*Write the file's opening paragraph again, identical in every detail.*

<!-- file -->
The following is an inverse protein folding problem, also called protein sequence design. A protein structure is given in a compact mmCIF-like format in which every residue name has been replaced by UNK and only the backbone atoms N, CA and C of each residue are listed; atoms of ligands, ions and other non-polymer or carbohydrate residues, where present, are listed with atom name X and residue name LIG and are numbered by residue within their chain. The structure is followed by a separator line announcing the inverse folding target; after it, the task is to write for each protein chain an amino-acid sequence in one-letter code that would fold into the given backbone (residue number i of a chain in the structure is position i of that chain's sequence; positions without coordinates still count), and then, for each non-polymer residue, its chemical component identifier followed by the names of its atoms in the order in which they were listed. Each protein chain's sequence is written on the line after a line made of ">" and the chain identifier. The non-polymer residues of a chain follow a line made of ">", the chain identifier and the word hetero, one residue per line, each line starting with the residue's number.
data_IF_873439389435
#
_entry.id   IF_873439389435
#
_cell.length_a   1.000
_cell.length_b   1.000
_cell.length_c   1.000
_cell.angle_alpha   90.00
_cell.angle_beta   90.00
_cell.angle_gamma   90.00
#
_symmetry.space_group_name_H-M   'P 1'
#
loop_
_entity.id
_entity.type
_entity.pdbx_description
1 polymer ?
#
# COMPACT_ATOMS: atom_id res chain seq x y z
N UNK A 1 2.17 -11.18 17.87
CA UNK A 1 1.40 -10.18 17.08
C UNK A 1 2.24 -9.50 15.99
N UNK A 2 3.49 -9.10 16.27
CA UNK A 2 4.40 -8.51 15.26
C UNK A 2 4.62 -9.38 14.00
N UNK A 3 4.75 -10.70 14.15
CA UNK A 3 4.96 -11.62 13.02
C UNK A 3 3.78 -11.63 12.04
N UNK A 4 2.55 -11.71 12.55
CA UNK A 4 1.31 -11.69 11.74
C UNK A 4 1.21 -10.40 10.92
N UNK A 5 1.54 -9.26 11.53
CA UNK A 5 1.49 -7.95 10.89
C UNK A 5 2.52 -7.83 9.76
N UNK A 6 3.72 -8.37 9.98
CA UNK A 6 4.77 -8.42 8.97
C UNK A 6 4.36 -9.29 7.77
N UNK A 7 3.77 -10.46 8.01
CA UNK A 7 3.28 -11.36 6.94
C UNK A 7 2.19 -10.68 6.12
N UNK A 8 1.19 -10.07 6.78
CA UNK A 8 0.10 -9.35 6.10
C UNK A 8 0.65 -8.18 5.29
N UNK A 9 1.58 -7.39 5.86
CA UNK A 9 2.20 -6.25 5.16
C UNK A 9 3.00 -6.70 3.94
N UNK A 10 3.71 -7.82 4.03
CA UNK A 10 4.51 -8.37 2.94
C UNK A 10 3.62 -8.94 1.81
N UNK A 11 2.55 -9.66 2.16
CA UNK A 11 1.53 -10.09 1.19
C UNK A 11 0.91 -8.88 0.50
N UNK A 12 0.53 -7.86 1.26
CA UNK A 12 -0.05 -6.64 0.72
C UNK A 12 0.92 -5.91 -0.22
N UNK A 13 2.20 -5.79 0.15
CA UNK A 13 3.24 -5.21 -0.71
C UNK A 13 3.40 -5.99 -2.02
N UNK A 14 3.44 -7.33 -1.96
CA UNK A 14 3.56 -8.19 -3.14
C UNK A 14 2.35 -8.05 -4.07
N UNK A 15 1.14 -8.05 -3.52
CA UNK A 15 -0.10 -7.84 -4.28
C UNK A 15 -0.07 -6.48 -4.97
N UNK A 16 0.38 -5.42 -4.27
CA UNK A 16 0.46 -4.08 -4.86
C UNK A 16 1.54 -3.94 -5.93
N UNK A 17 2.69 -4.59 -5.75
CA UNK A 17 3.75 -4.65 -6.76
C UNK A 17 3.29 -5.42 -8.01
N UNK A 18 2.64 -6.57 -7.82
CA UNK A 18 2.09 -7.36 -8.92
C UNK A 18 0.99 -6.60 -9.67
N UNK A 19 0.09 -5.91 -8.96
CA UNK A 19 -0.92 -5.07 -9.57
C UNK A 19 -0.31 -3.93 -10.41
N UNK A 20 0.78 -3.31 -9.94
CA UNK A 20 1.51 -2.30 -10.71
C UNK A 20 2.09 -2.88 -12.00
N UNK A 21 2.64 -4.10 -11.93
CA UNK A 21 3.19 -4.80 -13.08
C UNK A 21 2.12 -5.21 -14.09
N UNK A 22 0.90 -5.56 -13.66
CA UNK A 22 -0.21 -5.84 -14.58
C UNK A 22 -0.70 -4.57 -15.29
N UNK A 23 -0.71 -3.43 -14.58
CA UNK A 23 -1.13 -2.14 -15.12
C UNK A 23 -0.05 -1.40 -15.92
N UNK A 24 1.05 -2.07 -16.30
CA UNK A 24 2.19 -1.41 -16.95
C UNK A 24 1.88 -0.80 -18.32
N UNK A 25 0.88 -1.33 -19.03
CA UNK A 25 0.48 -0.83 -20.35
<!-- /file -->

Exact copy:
The following is an inverse protein folding problem, also called protein sequence design. A protein structure is given in a compact mmCIF-like format in which every residue name has been replaced by UNK and only the backbone atoms N, CA and C of each residue are listed; atoms of ligands, ions and other non-polymer or carbohydrate residues, where present, are listed with atom name X and residue name LIG and are numbered by residue within their chain. The structure is followed by a separator line announcing the inverse folding target; after it, the task is to write for each protein chain an amino-acid sequence in one-letter code that would fold into the given backbone (residue number i of a chain in the structure is position i of that chain's sequence; positions without coordinates still count), and then, for each non-polymer residue, its chemical component identifier followed by the names of its atoms in the order in which they were listed. Each protein chain's sequence is written on the line after a line made of ">" and the chain identifier. The non-polymer residues of a chain follow a line made of ">", the chain identifier and the word hetero, one residue per line, each line starting with the residue's number.